Usually it is in the bass where this is most noticeable. This makes a good case for a biamped system with the subs being controlled by something like Audio Control's Richter scale or by other means that allow one to quickly adjust the Q and F3 of the bass roll off slope.

to cover most musical genres one needs a minimum of 32 (2x2x2x2x2) different Q-F3 combinaitons one must have on tap.

Now compund this with 5 channels and mix in WAF which gets even more sensitive in 5 channels and you can see where the problems can occur. Here this get crazy. One needs (I can only estimate at this point) 5x5x5x5x5x3 (front, rear, center) combinations to cover most movies.

Maybe my maths is wrong but I guess you guys get the jist. With 5 channels all issues compound exponentially.
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Old 27th July 2004, 11:15 AM   #25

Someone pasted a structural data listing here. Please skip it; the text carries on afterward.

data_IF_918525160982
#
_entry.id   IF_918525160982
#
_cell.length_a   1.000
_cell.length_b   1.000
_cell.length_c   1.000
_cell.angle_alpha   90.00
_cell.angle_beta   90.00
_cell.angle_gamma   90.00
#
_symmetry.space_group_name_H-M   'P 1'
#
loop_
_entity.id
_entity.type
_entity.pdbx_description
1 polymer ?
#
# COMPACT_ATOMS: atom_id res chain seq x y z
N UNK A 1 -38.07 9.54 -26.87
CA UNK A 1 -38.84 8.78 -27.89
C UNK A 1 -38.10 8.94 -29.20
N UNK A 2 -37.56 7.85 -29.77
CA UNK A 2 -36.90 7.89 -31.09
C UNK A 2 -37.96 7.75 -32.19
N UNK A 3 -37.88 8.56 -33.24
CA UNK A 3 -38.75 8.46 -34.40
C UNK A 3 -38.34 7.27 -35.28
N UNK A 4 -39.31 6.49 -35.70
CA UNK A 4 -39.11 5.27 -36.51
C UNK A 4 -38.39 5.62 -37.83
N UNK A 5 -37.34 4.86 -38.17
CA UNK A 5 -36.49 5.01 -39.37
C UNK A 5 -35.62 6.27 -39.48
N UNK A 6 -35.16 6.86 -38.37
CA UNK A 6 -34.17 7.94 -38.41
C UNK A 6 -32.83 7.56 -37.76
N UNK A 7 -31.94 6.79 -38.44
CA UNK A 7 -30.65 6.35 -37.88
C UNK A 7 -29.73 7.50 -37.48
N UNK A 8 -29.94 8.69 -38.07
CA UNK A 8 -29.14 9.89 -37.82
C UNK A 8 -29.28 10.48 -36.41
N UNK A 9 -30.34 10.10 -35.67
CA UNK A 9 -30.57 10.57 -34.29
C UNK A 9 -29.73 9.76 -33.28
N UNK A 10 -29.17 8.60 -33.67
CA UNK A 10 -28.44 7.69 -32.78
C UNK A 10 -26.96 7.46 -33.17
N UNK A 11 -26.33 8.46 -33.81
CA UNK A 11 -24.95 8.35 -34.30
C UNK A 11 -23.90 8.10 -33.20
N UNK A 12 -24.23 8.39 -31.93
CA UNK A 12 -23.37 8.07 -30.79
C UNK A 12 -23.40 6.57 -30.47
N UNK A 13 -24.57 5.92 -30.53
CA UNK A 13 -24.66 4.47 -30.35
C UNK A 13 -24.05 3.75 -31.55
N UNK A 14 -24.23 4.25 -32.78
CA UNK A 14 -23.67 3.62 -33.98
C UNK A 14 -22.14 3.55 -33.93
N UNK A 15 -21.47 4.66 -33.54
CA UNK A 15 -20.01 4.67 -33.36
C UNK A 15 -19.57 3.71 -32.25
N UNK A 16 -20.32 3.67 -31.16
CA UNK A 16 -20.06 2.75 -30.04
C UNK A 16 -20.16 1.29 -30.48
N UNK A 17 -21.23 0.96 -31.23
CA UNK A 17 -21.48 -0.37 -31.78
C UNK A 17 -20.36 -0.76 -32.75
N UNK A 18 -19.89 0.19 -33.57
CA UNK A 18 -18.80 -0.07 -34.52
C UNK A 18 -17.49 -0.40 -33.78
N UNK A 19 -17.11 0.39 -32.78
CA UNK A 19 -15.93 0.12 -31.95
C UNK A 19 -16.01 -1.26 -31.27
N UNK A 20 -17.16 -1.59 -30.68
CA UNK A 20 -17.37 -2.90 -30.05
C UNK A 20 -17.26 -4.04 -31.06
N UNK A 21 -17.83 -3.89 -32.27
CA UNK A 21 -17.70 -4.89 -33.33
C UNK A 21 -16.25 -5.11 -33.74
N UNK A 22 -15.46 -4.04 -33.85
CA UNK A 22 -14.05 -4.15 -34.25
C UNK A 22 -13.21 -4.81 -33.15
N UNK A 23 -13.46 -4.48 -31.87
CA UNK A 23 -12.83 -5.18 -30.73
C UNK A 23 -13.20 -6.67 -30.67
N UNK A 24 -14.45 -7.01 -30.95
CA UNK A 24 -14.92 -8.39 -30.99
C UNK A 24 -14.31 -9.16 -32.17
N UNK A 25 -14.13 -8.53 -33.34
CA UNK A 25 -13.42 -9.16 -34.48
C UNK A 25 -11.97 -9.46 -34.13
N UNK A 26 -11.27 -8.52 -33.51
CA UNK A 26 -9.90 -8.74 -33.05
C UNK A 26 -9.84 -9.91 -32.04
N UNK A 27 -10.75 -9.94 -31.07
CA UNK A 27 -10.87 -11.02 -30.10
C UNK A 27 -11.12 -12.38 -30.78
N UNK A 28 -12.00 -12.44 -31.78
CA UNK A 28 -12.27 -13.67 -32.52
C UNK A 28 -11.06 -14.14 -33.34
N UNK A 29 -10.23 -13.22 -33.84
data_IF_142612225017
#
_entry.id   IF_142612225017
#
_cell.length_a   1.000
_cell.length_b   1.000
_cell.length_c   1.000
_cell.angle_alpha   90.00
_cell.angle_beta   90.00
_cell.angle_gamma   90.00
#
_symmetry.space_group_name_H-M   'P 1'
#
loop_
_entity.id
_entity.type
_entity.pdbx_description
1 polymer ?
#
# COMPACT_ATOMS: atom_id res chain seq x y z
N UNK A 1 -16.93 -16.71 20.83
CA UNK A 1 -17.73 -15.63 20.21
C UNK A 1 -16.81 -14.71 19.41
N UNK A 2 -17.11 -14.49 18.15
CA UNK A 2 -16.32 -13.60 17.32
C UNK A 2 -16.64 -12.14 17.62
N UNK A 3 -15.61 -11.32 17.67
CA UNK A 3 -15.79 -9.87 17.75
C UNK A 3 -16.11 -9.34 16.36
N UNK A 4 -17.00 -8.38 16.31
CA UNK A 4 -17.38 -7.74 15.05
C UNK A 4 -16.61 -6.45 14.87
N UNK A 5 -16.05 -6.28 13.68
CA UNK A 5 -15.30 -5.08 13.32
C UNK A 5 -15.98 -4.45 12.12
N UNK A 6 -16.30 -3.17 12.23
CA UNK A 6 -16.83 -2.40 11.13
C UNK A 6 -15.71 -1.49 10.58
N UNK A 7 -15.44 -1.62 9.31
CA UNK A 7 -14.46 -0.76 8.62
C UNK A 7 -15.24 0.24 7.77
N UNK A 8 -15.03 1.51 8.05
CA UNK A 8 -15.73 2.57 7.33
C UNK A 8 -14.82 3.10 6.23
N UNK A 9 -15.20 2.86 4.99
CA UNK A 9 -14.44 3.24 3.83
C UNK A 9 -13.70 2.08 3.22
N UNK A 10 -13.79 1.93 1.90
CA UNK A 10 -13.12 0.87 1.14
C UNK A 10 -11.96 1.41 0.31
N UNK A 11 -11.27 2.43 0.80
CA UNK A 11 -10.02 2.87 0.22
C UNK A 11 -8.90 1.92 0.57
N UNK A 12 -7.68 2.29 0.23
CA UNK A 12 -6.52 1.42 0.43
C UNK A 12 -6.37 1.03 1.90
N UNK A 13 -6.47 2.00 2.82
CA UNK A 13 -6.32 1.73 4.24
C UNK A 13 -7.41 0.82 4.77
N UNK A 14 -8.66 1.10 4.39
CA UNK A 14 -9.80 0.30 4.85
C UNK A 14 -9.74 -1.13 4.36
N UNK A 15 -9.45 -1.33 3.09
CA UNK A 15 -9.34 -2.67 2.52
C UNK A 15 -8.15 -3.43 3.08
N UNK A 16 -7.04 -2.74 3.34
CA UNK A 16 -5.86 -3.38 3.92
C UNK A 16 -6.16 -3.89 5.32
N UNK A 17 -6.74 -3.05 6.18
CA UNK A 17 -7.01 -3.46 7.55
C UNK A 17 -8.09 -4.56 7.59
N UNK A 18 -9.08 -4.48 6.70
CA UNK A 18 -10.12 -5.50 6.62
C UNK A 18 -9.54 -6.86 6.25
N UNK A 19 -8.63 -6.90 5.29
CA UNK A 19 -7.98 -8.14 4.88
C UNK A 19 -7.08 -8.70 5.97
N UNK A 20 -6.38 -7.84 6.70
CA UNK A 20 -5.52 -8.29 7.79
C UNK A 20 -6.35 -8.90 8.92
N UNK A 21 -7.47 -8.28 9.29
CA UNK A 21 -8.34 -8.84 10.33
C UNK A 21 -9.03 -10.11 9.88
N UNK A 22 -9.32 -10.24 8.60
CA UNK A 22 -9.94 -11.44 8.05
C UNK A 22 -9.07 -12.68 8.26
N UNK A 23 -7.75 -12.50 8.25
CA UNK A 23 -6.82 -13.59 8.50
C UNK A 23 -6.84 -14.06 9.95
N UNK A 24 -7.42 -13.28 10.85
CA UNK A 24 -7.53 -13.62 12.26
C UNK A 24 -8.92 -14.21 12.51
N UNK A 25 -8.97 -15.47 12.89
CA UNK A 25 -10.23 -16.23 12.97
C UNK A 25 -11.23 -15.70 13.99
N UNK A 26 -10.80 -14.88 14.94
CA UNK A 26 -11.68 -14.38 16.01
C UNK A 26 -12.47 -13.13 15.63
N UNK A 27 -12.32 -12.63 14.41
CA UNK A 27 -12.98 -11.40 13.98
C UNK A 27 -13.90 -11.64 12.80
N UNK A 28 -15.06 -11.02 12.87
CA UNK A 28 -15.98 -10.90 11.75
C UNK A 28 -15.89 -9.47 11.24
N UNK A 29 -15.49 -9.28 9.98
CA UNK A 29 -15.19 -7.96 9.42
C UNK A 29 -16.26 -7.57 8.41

SY is offline SY  United States
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Quote:
to cover most musical genres one needs a minimum of 32 (2x2x2x2x2) different Q-F3 combinaitons one must have on tap
I've been very much wanting to bite the bullet and go surround, but you guys are doing a great job of scaring me off. When the format wars settle, perhaps...


Quote:
SY ... is that you in the pic?
You mean the avatar? That's off by a Y chromosome, 25 years, and a gray beard. And her French is considerably better than mine. Moi, je suis un bucher de la langue sacrée.
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Old 28th July 2004, 08:12 AM   #26
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Quote:
Originally posted by navin


Yes, more than one enquiring minds want to know :-)